Over the past week, a controversial debate has been occurring between David Letterman and Sarah Palin. David Letterman is the late night talk show host that is viewed by hundreds of fans each weeknight (http://lateshow.cbs.com/latenight/lateshow/show_info/pants/). He is known for his witty character and off-the-cuff humor that may seem hilarious to some and degrading to others. On the other hand is Sarah Palin, the governor of Alaska (http://gov.state.ak.us/), who was a recent candidate for vice-president of the United States. On the campaign trail, she was either noted as lacking political knowledge or a mother who could relate to “soccer moms” all over the country. Well, what has brought these two distinctly different personalities together into a verbal exchange of contrasting views?
On one of David Letterman’s late night shows, he made comments about Sarah Palin’s daughter’s involvement with men. The men were sports figures who were older than the daughter. Yet, the difficulty comes in regarding the way in which the comments portrayed the character of the daughter. Yes, Sarah Palin does have a daughter who was pregnant as a teenager who currently speaks out about teenage pregnancy. Yet, should she have been portrayed in such a way as Letterman’s comments deemed. For example, did the comments portray her as a promiscuous young female? Was she portrayed as a teenage female who was in a relationship with a young man and they developed a baby together? Should a young female, or any individual for that matter, be described in a way that conflicts with his or her character for the sake of comedy? Where is the line drawn between comedy and degradation? Has there ever been a line drawn in this area…one wonders?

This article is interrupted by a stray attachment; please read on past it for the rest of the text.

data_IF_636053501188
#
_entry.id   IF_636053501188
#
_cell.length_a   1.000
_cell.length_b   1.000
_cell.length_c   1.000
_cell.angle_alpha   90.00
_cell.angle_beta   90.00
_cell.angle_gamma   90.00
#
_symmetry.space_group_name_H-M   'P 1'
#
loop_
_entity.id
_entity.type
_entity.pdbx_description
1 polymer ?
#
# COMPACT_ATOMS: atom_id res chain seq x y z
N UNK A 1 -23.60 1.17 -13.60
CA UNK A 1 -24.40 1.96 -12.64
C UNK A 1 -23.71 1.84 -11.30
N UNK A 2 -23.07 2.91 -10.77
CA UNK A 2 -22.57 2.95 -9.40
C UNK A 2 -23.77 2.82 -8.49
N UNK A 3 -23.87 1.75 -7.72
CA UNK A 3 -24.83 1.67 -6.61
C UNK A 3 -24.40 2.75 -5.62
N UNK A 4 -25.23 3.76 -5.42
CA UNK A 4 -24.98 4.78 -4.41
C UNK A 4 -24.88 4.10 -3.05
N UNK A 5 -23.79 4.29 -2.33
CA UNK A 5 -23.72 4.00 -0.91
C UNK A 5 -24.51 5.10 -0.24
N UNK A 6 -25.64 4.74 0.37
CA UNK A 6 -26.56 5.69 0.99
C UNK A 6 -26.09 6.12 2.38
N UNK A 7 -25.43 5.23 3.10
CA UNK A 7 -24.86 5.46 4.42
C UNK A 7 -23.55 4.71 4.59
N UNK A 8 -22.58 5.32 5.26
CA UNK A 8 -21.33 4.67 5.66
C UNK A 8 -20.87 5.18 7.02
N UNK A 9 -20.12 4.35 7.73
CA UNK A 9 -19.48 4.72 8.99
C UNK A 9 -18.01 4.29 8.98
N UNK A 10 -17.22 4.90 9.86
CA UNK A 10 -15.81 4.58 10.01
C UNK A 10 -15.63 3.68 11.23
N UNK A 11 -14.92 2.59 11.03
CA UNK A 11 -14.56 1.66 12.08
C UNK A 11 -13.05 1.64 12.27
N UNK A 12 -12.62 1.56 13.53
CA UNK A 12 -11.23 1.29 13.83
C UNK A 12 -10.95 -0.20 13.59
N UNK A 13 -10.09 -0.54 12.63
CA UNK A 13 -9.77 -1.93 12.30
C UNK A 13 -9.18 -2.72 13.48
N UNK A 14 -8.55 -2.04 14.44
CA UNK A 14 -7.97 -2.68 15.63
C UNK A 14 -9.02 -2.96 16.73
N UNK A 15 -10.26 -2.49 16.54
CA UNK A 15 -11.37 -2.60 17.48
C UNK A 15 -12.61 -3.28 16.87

In a Friday morning interview with Matt Lauer of the Today Show (http://today.msnbc.msn.com/id/3079110/), Sarah Palin was asked some very direct questions regarding this issue. She poignantly stated that she is not seeking an apology from Letterman, but he should more so make an apology to females who may have been affected. She further addressed the issues of self-esteem that females in the United States tend to face and how using comedy in such a negative manner contributes to this issue. She was further able to state how women’s advocates have noted their disappointment in Letterman’s comments and people should begin to speak out against it. Furthermore, men should speak out against such comments as well and be a voice for their daughters.
Well, as you weigh both sides of the issue…self-esteem…portrayal…female image versus comedic freedom, which side do you weigh on?